MAZDA Australia managing director Vinesh Bhindi says the overall Australian new-car market will remain flat in 2019, predicting a similar year-end sales figure to this year.
With one month to go, the market is sitting on 1,065,583 sales, which is 1.9 per cent off the pace of the same period last year.
Speaking at a media event in Melbourne this week, Mr Bhindi said there had been eight successive months of sales decline since April and predicted that the overall year-end sales tally would be 1.16 million units, or 2.5 per cent off 2017.
He said there were multiple reasons for the sales decline, but remained positive about the overall state of Australia’s economy.
“The decline is due to a number of factors that are impacting all brands such as a tightening of credit and the ability of marginal buyers to secure loans,” he said.
“The decline in house prices, particularly in Melbourne and Sydney, and now the fact that all brands are full-time importers.
“But on the flipside, the fundamentals of the economy still remain strong.
“Private and business consumption is on the increase. We have the fastest full-time employment growth in 10 years. Business confidence is at an all-time high and consumer confidence is on the up. And people are spending more of their savings, even if real wages are not growing.”
Mr Bhindi acknowledged Mazda’s own year-to-date sales drop and put some of that down to production issues stemming from the massive storms that ravaged parts of Japan in the middle of the year.
“Our sales are down 3.8 per cent year over year in a declining market as a result of some product ageing, and some supply issues we faced due to production disruptions caused by the heavy rains in Hiroshima in July.
“August was a record, helped along by the once-a-year M Day sale, and we are aiming to finish the year with just over 112,000 vehicle sales.”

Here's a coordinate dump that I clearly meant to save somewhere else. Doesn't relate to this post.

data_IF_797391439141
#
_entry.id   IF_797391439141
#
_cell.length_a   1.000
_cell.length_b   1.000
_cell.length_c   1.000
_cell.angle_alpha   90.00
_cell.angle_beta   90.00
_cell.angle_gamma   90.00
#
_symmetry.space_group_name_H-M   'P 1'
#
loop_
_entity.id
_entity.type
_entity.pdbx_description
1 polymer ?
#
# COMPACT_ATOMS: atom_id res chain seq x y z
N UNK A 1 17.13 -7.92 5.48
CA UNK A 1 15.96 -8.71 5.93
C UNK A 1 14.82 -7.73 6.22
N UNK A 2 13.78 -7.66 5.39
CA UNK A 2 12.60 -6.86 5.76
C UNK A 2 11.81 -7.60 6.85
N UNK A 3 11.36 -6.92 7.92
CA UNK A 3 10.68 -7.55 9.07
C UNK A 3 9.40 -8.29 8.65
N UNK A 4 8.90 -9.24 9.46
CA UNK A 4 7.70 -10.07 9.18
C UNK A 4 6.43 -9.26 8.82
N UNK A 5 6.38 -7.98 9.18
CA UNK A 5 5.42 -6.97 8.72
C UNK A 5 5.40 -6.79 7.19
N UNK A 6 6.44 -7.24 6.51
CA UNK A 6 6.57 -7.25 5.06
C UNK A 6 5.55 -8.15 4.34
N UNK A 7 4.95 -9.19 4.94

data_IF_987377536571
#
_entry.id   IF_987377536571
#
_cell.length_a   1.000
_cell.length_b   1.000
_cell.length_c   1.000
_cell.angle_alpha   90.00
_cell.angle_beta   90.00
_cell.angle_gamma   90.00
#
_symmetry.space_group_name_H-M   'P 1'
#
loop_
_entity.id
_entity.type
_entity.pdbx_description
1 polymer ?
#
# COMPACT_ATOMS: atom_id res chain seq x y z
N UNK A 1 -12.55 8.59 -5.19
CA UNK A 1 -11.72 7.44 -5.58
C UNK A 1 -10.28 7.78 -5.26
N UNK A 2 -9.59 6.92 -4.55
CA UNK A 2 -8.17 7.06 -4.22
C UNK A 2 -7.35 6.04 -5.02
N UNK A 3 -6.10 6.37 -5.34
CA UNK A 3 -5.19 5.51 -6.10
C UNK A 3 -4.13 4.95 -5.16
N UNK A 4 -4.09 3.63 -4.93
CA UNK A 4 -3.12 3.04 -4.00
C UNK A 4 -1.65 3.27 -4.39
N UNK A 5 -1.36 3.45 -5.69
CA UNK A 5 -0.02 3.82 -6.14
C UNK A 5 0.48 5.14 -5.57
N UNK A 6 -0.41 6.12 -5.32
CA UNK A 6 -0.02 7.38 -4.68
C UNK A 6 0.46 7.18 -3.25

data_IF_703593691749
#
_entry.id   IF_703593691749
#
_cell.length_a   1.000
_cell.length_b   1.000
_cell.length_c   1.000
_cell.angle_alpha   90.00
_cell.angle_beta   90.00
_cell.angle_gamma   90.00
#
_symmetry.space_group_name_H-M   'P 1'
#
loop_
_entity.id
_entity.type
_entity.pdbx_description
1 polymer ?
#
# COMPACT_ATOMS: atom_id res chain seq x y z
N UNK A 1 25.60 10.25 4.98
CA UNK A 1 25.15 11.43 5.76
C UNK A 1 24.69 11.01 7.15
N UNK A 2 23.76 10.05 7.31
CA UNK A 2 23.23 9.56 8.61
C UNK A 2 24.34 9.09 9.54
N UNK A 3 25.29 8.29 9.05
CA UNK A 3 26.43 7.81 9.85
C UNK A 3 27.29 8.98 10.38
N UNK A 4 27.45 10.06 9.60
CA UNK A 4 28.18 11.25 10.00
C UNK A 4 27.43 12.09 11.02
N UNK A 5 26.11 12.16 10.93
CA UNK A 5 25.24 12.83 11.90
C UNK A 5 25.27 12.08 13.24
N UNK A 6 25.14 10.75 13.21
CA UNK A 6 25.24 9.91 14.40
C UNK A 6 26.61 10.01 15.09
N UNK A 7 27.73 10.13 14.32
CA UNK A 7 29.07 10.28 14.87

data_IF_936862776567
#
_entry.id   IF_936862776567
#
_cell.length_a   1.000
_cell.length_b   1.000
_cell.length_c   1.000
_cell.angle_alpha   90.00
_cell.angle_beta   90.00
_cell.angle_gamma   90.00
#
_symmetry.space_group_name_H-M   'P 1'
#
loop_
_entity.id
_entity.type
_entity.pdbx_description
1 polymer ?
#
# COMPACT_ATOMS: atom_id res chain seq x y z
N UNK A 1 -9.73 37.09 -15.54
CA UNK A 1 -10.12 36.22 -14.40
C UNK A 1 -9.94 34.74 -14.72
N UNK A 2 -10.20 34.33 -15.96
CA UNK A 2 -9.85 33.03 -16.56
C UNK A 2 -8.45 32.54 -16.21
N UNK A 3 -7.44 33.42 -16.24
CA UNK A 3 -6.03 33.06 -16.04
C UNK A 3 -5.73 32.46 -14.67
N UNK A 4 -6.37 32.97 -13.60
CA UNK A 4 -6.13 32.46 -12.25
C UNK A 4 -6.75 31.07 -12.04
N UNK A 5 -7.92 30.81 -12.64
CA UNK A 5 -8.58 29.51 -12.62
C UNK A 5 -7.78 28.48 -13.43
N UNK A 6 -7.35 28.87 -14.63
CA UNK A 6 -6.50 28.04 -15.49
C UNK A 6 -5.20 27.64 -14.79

Mazda launched a record number of new offerings in 2018, with new model and model year updates for the BT-50 pick-up, CX-8 diesel seven-seat SUV, Mazda6 mid-sizer, MX-5 sportscar, CX-9 large petrol SUV and the top-selling SUV in Australia, the CX-5 that was updated this month to include a new turbo-petrol powertrain.
2019 is expected to be quieter than this year in terms of product activity, but more model year updates are likely.
The all-new Mazda3 small car will start to roll out mid-year, and replaces the third-gen model that is Australia’s second best-selling passenger car.
Mr Bhindi said 2019 would be much the same as 2018, but added that the impact of changes to dealer finance regulations was yet to be identified.
“We are thinking it will probably hold and it might be 1.16 (million sales) where this will finish this year. But there are a few things that are quite unique that are coming up.
“This credit crunch as we call it, or tougher conditions from the banks, and in particular from November 1 there were some requirements on automotive dealers on how they offer finance to customers.
“I think that has got some time to settle. It is hard to predict whether that is going to be positive or negative to the market in the long run.
“We are basing our business plans on about the same market level. In terms of our sales, we are going to be above 100,000, but we are not going to lock in any number. The market will decide how many cars we sell and depending on what we bring out and what we have to offer, will be our success.”